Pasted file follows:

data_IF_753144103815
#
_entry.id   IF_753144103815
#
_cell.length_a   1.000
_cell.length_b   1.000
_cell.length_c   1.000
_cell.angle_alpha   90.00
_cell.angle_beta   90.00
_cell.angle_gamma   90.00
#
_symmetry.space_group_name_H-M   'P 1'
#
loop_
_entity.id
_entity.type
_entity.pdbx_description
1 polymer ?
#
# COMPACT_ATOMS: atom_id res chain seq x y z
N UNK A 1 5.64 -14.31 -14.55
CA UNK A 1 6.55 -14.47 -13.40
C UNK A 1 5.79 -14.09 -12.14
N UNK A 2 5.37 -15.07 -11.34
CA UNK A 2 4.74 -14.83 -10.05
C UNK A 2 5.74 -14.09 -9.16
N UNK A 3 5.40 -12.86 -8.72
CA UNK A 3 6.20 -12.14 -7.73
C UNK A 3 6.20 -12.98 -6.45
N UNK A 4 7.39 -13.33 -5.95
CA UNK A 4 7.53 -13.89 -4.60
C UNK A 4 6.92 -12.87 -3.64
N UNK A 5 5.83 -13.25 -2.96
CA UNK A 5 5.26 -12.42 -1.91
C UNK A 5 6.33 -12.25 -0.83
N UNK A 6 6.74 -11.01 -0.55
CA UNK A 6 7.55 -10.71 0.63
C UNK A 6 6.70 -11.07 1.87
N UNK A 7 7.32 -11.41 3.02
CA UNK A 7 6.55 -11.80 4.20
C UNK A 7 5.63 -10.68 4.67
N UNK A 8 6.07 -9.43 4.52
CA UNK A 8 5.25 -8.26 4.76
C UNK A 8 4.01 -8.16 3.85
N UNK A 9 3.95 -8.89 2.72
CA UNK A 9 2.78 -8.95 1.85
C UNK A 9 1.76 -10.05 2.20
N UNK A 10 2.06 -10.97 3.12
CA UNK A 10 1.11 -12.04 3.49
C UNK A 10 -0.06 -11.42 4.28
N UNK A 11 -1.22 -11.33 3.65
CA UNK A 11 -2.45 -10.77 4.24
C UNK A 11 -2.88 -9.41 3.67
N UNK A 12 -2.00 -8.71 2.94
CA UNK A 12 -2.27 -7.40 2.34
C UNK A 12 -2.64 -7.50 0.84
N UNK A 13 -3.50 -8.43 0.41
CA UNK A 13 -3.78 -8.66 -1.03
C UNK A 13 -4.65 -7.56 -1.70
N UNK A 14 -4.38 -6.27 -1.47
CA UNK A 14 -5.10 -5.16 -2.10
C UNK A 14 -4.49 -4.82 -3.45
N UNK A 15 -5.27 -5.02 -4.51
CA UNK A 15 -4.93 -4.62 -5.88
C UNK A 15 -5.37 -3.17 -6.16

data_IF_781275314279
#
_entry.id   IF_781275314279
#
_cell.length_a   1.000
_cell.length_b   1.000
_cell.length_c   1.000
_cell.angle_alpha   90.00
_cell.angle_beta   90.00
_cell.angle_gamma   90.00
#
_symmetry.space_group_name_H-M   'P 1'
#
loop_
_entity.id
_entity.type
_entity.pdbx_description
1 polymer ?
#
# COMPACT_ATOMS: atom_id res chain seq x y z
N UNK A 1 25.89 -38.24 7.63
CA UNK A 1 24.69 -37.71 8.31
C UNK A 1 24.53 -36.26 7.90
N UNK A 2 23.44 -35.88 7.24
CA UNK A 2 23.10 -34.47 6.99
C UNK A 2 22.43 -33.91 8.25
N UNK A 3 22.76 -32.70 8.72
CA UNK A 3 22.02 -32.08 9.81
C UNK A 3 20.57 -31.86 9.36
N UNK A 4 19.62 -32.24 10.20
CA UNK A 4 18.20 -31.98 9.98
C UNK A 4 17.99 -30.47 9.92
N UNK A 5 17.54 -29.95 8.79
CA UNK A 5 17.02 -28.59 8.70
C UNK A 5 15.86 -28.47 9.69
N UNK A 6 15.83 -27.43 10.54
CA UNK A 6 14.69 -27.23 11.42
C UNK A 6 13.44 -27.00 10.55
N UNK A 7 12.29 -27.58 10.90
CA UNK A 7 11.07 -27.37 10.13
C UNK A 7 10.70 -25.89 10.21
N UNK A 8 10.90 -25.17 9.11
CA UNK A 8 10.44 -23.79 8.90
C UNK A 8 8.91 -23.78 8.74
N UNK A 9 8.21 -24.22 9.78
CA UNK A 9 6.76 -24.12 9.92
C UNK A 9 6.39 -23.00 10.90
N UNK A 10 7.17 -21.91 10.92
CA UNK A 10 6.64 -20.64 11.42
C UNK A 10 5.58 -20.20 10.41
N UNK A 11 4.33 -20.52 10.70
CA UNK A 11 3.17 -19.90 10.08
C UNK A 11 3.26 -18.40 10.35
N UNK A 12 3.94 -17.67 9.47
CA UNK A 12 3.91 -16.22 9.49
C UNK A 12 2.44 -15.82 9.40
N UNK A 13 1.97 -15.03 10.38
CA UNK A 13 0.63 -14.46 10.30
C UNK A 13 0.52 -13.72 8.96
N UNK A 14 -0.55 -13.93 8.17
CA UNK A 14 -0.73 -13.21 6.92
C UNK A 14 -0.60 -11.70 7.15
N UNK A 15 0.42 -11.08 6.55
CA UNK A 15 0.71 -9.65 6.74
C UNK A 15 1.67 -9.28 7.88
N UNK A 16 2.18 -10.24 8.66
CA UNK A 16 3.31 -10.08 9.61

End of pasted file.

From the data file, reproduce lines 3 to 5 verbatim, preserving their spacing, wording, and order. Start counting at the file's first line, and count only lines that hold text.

_entry.id   IF_753144103815
#
_cell.length_a   1.000